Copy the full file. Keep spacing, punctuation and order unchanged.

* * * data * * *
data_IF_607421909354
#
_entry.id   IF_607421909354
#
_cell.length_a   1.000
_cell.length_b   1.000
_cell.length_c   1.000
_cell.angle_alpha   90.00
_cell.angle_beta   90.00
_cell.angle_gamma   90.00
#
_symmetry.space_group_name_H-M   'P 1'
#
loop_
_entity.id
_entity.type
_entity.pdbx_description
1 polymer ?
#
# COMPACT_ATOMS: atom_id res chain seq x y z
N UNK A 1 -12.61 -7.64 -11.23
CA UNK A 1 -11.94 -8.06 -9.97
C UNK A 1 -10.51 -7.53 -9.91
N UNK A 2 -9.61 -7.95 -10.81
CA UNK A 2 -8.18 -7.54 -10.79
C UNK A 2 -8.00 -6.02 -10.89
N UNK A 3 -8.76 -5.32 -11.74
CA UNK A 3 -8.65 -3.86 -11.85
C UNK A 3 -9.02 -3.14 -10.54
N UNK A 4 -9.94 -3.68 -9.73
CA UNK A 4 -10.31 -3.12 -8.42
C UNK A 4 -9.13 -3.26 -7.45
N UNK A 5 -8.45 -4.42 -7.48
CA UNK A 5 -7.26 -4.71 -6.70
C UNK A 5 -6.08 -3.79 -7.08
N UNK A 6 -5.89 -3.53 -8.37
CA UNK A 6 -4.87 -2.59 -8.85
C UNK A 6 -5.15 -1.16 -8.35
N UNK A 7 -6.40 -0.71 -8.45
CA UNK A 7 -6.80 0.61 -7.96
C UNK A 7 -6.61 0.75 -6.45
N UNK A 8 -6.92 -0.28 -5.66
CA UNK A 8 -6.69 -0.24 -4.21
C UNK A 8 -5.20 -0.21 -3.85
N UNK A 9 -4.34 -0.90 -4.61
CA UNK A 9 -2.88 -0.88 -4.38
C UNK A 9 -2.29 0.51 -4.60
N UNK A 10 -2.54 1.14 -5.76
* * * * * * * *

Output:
data_IF_607421909354
#
_entry.id   IF_607421909354
#
_cell.length_a   1.000
_cell.length_b   1.000
_cell.length_c   1.000
_cell.angle_alpha   90.00
_cell.angle_beta   90.00
_cell.angle_gamma   90.00
#
_symmetry.space_group_name_H-M   'P 1'
#
loop_
_entity.id
_entity.type
_entity.pdbx_description
1 polymer ?
#
# COMPACT_ATOMS: atom_id res chain seq x y z
N UNK A 1 -12.61 -7.64 -11.23
CA UNK A 1 -11.94 -8.06 -9.97
C UNK A 1 -10.51 -7.53 -9.91
N UNK A 2 -9.61 -7.95 -10.81
CA UNK A 2 -8.18 -7.54 -10.79
C UNK A 2 -8.00 -6.02 -10.89
N UNK A 3 -8.76 -5.32 -11.74
CA UNK A 3 -8.65 -3.86 -11.85
C UNK A 3 -9.02 -3.14 -10.54
N UNK A 4 -9.94 -3.68 -9.73
CA UNK A 4 -10.31 -3.12 -8.42
C UNK A 4 -9.13 -3.26 -7.45
N UNK A 5 -8.45 -4.42 -7.48
CA UNK A 5 -7.26 -4.71 -6.70
C UNK A 5 -6.08 -3.79 -7.08
N UNK A 6 -5.89 -3.53 -8.37
CA UNK A 6 -4.87 -2.59 -8.85
C UNK A 6 -5.15 -1.16 -8.35
N UNK A 7 -6.40 -0.71 -8.45
CA UNK A 7 -6.80 0.61 -7.96
C UNK A 7 -6.61 0.75 -6.45
N UNK A 8 -6.92 -0.28 -5.66
CA UNK A 8 -6.69 -0.24 -4.21
C UNK A 8 -5.20 -0.21 -3.85
N UNK A 9 -4.34 -0.90 -4.61
CA UNK A 9 -2.88 -0.88 -4.38
C UNK A 9 -2.29 0.51 -4.60
N UNK A 10 -2.54 1.14 -5.76